The most recent offering from West Coast YA powerhouse Carrie Mac relates the experiences of 15-year-old Juniper (“Junie”) as her mother’s hoarding goes from problematic to potentially life-threatening. When Mom’s salvation arrives via an offer to appear on her favourite talk show (a sort of down-market Oprah), her emotional journey is fascinating for the reader and by turns heartbreaking and revolting for Junie.
Mac elevates the disorder above the level of freak-show reality television. Junie’s mother is a real and interesting character. And while the inevitable plot twist seems more Psych 101 than the rest of the storyline, the arc is still compelling.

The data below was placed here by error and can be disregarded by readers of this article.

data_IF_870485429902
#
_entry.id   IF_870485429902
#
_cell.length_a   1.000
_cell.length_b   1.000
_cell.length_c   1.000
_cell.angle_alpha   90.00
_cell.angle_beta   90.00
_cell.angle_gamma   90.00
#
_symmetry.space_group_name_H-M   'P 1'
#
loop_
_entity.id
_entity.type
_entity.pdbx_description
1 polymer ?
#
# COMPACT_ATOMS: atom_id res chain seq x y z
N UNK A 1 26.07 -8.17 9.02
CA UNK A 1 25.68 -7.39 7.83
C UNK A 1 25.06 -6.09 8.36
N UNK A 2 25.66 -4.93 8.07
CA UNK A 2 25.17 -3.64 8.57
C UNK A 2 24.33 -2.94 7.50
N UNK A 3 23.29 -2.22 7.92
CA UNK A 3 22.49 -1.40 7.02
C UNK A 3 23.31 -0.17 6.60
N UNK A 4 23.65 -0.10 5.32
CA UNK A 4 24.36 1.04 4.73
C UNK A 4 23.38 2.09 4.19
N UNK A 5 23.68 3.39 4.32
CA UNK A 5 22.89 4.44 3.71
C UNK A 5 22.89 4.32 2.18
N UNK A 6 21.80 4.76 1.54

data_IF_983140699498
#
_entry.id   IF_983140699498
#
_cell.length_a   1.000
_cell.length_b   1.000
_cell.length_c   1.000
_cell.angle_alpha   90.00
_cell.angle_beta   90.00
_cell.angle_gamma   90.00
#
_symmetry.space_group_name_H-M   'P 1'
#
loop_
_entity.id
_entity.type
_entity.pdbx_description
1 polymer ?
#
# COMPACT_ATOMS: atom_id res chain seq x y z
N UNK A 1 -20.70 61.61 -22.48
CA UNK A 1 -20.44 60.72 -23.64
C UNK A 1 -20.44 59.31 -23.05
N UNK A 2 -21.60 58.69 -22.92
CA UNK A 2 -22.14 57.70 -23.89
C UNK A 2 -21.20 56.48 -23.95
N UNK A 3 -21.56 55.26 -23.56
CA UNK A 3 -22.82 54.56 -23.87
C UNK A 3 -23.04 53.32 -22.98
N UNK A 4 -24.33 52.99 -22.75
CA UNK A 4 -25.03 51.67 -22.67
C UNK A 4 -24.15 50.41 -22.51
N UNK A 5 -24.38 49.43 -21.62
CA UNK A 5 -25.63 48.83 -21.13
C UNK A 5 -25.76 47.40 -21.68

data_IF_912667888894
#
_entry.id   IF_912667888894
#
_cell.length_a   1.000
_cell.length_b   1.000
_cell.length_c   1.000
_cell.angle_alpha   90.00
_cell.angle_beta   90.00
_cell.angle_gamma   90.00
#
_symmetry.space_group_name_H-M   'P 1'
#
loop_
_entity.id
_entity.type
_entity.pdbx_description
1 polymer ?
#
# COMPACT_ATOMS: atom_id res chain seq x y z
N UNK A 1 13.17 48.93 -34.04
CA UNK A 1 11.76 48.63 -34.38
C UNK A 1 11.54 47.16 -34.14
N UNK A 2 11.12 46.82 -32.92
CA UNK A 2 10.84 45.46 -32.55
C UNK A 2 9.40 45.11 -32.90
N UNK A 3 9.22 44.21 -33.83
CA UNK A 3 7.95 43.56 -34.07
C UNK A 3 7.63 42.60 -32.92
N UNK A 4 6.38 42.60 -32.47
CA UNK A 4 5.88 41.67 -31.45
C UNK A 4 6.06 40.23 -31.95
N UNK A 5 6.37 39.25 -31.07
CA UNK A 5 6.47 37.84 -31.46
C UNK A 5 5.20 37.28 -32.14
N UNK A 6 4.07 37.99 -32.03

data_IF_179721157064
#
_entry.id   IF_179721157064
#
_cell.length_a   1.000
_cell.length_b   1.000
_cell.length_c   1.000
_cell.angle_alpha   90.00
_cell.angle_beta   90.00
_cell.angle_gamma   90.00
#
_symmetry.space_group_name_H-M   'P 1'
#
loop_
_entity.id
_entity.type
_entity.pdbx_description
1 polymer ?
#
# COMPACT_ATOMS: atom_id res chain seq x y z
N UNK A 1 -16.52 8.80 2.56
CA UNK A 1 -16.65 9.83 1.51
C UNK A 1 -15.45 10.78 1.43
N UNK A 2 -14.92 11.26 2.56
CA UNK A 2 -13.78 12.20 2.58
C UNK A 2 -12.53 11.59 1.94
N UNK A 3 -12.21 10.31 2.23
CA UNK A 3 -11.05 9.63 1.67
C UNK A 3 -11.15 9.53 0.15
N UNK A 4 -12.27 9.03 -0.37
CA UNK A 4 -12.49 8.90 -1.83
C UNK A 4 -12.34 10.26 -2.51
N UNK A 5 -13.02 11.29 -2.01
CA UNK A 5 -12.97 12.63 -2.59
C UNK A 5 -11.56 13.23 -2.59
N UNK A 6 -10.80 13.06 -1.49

What sets Junie apart from other YA narrators is how active she is. All the intense (and believably confused) teenage emotions are here, but unlike the fraught inner monologues that mark most YA, we also get the satisfaction of having Junie actually speak up for herself. Sometimes it’s in anger, sometimes to deceive, but it’s always authentic and cheer-worthy. Got a horrible stepmother? Tell her off. Dad abandoned the family? Give it to him straight. Mom’s a backsliding addict? Sometimes you’re going to lose your temper.
Mac also nails her portrayal of the best- friend relationship, so often a throwaway in novels in which family drama plays the central role. Junie is pretty squeaky clean, so Mac’s choice to give her an even more squeaky-clean friend is surprising, but it works. It would be easy to write off Junie as a bit square, but through the prism of the friendship, we understand her lack of cool as an attempt to grasp for stability.
Junie and her family are imperfect, infuriating, and dishonest – and also fascinating, brave, and broken. This book is simply irresistible and not to be missed.